Senua’s Saga: Hellbade II is Xbox’s next big console exclusive video game coming this year. We learned a lot about the upcoming action game during Thursday’s Developer Direct. We also learned, afterward, that Hellblade II won’t get a physical release, continuing a trend of big AAA console games skipping discs and going digital only. And that’s not great.
For a long, long time, big and small console games (PC is a different story) always released physical editions of games because there wasn’t any other option. But around the era of the Xbox 360 (nearly 20 years ago), some smaller games or indie titles started skipping physical releases and went digital-only, often at a cheaper price point. There was concern from some that this could lead to games becoming unavailable once the servers hosting the content were shut down—which did happen and continues to. However, for the last two decades, outside of smaller games or indie titles, most games were still getting physical releases across all platforms.
And then Alan Wake II happened.
While I love Alan Wake II (it’s my personal game of the year of 2023) an odd and depressing bit of trivia about the game is that it might be the very first major, AAA, blockbuster, GOTY-contending game from a large publisher to skip any physical release on any platform, even consoles. Remedy Entertainment explained in an FAQ that the decision to skip a disc release was so the price of Alan Wake II could stay at $US60 instead of $US70. The studio also wanted to avoid shipping a disc but forcing people to download a large update anyway, which is certainly annoying, but is it so bad that it justifies Alan Wake II existing only as a digital $US60 game? I’m not so sure.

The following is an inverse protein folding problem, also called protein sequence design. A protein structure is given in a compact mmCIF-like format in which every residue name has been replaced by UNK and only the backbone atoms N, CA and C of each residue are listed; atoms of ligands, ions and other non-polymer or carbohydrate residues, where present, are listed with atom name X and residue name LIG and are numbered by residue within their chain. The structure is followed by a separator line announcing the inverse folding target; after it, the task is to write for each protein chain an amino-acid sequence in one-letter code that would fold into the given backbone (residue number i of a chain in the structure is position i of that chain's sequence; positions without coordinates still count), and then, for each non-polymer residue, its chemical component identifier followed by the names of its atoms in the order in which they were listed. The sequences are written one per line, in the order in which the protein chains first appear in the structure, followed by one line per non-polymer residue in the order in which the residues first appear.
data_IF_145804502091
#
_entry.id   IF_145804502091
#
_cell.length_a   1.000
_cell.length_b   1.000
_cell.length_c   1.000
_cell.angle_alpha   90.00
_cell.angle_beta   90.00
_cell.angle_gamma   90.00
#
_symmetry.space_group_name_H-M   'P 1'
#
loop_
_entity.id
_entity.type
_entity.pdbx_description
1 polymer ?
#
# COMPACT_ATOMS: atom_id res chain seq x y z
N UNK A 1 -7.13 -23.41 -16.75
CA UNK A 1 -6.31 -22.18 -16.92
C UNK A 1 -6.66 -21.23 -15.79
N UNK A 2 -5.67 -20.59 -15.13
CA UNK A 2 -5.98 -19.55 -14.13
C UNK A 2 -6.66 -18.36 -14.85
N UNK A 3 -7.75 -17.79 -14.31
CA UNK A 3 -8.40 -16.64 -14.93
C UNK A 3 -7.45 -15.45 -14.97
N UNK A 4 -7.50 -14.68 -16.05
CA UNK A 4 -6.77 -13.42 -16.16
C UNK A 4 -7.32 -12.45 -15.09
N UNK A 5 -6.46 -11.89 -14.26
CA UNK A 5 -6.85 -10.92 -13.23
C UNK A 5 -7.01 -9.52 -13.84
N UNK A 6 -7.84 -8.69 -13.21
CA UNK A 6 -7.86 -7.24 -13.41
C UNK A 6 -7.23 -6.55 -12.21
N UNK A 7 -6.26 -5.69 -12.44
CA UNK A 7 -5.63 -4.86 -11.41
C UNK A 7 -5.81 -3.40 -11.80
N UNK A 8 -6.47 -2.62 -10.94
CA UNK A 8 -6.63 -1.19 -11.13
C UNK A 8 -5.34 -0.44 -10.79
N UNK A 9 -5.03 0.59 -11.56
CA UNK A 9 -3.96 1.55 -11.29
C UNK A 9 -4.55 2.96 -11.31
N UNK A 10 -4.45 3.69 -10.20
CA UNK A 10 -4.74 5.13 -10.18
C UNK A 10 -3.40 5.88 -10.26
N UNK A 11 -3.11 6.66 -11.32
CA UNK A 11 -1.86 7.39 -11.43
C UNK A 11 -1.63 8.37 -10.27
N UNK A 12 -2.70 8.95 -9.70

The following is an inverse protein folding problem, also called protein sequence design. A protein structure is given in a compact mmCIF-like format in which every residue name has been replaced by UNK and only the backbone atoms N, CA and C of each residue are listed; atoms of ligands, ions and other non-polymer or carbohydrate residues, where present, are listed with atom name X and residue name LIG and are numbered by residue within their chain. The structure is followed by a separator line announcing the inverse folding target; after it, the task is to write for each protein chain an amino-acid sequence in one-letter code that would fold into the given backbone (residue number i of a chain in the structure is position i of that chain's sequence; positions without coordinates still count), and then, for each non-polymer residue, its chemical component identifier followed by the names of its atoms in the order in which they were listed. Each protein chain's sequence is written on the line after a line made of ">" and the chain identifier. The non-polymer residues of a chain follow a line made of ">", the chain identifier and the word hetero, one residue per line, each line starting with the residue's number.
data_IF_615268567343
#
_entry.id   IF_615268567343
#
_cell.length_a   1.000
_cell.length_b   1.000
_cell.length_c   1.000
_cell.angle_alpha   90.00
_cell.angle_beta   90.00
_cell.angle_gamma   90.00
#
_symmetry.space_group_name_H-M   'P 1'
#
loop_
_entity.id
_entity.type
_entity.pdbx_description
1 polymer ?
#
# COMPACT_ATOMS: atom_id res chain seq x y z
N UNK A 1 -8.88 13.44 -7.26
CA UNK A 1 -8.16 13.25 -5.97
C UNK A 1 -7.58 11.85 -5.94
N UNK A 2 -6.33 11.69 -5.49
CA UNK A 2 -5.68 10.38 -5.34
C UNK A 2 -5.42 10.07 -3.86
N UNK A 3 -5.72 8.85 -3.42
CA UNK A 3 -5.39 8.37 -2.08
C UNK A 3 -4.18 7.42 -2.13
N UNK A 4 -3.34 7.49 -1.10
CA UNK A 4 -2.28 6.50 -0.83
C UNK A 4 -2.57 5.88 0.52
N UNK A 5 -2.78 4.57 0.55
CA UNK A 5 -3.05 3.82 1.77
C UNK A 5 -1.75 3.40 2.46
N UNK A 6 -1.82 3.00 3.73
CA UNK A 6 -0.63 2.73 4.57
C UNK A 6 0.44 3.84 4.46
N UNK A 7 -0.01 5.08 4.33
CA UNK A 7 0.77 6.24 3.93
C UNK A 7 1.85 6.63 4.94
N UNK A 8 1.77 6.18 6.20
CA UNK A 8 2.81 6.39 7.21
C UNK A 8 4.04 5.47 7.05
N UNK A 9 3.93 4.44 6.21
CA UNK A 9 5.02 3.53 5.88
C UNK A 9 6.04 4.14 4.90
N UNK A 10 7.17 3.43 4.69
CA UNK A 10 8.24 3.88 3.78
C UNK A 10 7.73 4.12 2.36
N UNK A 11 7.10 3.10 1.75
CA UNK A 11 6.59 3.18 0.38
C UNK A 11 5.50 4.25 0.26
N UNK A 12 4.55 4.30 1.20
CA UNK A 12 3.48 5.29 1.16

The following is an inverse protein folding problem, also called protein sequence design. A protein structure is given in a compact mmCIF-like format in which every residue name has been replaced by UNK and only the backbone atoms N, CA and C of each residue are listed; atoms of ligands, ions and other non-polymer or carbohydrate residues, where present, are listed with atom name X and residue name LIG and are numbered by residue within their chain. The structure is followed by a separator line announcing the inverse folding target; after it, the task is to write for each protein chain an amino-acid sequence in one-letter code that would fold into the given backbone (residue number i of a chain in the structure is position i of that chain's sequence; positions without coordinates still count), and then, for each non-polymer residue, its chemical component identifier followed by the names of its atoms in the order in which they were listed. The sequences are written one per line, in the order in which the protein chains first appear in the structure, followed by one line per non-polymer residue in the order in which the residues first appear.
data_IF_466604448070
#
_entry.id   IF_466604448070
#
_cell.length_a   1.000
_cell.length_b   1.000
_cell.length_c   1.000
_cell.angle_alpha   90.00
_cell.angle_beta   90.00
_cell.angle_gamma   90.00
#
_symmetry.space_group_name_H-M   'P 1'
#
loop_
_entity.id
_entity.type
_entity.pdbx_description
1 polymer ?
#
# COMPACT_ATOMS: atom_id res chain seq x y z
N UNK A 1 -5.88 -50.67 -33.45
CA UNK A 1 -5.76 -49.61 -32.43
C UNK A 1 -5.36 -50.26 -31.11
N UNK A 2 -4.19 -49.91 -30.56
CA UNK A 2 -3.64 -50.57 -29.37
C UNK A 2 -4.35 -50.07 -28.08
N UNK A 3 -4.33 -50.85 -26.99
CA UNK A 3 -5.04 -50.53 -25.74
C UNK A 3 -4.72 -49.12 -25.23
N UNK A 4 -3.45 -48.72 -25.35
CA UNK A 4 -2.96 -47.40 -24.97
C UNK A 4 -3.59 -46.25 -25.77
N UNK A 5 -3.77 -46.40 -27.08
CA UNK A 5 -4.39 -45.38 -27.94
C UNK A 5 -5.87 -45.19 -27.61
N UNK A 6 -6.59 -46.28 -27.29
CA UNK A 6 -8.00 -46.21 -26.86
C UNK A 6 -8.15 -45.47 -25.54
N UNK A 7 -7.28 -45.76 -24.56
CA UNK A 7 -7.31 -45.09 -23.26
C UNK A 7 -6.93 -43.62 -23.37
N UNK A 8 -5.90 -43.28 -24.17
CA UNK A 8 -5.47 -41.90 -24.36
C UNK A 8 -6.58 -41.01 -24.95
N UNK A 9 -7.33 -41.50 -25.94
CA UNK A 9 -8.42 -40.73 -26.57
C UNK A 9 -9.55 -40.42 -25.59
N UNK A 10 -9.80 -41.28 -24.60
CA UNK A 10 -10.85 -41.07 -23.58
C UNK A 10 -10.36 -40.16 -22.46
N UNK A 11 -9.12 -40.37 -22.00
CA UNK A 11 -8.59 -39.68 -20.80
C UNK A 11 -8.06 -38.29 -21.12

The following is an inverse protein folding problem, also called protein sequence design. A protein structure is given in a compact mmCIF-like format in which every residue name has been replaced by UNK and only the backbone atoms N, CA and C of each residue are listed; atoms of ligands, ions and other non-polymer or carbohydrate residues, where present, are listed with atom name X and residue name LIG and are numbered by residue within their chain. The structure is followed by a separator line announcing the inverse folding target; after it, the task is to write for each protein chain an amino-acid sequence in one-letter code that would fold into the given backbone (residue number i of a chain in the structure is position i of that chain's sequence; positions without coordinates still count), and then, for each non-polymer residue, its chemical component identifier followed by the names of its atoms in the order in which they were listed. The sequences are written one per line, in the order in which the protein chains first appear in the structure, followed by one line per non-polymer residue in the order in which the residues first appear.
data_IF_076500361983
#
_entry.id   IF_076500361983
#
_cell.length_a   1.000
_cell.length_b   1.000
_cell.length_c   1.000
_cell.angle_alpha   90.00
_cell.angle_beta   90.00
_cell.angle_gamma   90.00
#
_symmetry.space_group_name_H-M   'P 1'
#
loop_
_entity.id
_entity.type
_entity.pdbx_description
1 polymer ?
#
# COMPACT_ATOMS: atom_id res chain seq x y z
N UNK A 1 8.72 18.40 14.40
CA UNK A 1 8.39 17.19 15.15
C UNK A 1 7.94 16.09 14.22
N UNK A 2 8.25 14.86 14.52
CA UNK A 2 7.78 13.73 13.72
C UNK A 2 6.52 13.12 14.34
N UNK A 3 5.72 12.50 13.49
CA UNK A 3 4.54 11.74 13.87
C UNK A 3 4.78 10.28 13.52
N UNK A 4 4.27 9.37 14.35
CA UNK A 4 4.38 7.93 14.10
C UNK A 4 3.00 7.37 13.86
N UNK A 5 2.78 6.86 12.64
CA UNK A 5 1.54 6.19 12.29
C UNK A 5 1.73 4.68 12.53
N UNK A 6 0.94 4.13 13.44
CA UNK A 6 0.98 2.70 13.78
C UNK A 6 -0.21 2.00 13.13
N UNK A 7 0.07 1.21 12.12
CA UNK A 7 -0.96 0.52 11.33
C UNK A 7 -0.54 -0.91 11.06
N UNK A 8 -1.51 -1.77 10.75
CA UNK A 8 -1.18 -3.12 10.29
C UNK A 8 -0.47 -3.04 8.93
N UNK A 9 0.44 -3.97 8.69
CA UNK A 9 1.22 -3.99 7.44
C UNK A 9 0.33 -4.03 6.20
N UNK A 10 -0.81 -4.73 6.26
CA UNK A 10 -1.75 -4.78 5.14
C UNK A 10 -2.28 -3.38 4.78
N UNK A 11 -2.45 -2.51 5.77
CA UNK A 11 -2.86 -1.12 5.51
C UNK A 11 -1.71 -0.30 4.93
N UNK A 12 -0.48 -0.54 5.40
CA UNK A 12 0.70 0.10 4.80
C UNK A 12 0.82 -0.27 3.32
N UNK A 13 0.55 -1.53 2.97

What’s so bad about digital-only games?
Digital-only games have a few problems. They are harder to preserve on consoles, folks with limited internet options are screwed, and digital games can’t be resold or traded in. And let’s not forget: Digital games exist only as long as the companies who run digital stores allow them to. Sure, all of the major platforms will let you re-download games you previously bought, even if they were removed from the storefront for licensing reasons. But that’s only true as long as the folks running the storefront deem it so. (And in some cases, it isn’t true at all.)
So it’s not great when a big game skips a physical release. Sure, not every game on a disc can be played offline or without “Day 1” patches, but most are indeed playable, as documented by fans on this nifty website.
That’s why it was so disappointing to see Hellblade II confirmed by Xbox as a digital-only $US50 video game. Some might argue that many will play the Hellblade sequel via Game Pass and never even own it anyway, which is likely true. But it’s still not ideal that another AAA console game is charging so much—compared to other, cheaper digital-only titles— while also removing the option to buy it physically. This means that folks won’t be able to trade in Hellblade II or hold on to it and play it years after servers die and companies close.
The video game industry has long been terrible at preserving its own history. It’s often fans, modders, and even, yes, pirates who are doing the hard work that publishers and devs should be doing to make sure as many games as possible are playable 30 years from now. And if this new trend of AAA console games skipping the disc and going digital-only continues to grow, the already dire state of game preservation will get worse.
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